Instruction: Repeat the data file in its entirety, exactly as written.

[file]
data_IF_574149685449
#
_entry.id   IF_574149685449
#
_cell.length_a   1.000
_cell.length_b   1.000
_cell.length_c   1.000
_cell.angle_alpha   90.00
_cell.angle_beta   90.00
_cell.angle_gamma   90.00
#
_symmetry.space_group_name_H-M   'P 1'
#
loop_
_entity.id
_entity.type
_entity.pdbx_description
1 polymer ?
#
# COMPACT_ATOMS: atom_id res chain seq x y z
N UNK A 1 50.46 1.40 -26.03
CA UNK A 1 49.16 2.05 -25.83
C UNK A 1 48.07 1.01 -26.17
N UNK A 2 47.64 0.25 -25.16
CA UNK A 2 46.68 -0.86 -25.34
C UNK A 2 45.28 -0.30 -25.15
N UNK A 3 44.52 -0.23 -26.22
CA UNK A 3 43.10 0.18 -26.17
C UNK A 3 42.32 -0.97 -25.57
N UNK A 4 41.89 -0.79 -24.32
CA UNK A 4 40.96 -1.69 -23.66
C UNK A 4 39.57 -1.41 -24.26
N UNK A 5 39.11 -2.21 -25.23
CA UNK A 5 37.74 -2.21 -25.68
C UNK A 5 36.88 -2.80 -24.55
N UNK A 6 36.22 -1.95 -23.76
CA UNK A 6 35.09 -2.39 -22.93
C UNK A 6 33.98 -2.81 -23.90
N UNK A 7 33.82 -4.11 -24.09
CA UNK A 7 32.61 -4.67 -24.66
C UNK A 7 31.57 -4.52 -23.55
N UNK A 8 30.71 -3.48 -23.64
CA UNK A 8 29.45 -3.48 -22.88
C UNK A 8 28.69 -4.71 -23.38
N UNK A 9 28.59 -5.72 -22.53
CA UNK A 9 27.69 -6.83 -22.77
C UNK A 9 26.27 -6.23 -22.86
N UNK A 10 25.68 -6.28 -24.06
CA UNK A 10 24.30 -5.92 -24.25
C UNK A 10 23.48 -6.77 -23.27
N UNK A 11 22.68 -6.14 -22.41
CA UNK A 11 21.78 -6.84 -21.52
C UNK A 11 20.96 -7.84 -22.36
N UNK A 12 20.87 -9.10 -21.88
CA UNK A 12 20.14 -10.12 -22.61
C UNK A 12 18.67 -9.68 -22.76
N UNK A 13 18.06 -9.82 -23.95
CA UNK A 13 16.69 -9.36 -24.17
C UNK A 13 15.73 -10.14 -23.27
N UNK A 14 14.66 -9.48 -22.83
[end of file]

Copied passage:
data_IF_574149685449
#
_entry.id   IF_574149685449
#
_cell.length_a   1.000
_cell.length_b   1.000
_cell.length_c   1.000
_cell.angle_alpha   90.00
_cell.angle_beta   90.00
_cell.angle_gamma   90.00
#
_symmetry.space_group_name_H-M   'P 1'
#
loop_
_entity.id
_entity.type
_entity.pdbx_description
1 polymer ?
#
# COMPACT_ATOMS: atom_id res chain seq x y z
N UNK A 1 50.46 1.40 -26.03
CA UNK A 1 49.16 2.05 -25.83
C UNK A 1 48.07 1.01 -26.17
N UNK A 2 47.64 0.25 -25.16
CA UNK A 2 46.68 -0.86 -25.34
C UNK A 2 45.28 -0.30 -25.15
N UNK A 3 44.52 -0.23 -26.22
CA UNK A 3 43.10 0.18 -26.17
C UNK A 3 42.32 -0.97 -25.57
N UNK A 4 41.89 -0.79 -24.32
CA UNK A 4 40.96 -1.69 -23.66
C UNK A 4 39.57 -1.41 -24.26
N UNK A 5 39.11 -2.21 -25.23
CA UNK A 5 37.74 -2.21 -25.68
C UNK A 5 36.88 -2.80 -24.55
N UNK A 6 36.22 -1.95 -23.76
CA UNK A 6 35.09 -2.39 -22.93
C UNK A 6 33.98 -2.81 -23.90
N UNK A 7 33.82 -4.11 -24.09
CA UNK A 7 32.61 -4.67 -24.66
C UNK A 7 31.57 -4.52 -23.55
N UNK A 8 30.71 -3.48 -23.64
CA UNK A 8 29.45 -3.48 -22.88
C UNK A 8 28.69 -4.71 -23.38
N UNK A 9 28.59 -5.72 -22.53
CA UNK A 9 27.69 -6.83 -22.77
C UNK A 9 26.27 -6.23 -22.86
N UNK A 10 25.68 -6.28 -24.06
CA UNK A 10 24.30 -5.92 -24.25
C UNK A 10 23.48 -6.77 -23.27
N UNK A 11 22.68 -6.14 -22.41
CA UNK A 11 21.78 -6.84 -21.52
C UNK A 11 20.96 -7.84 -22.36
N UNK A 12 20.87 -9.10 -21.88
CA UNK A 12 20.14 -10.12 -22.61
C UNK A 12 18.67 -9.68 -22.76
N UNK A 13 18.06 -9.82 -23.95
CA UNK A 13 16.69 -9.36 -24.17
C UNK A 13 15.73 -10.14 -23.27
N UNK A 14 14.66 -9.48 -22.83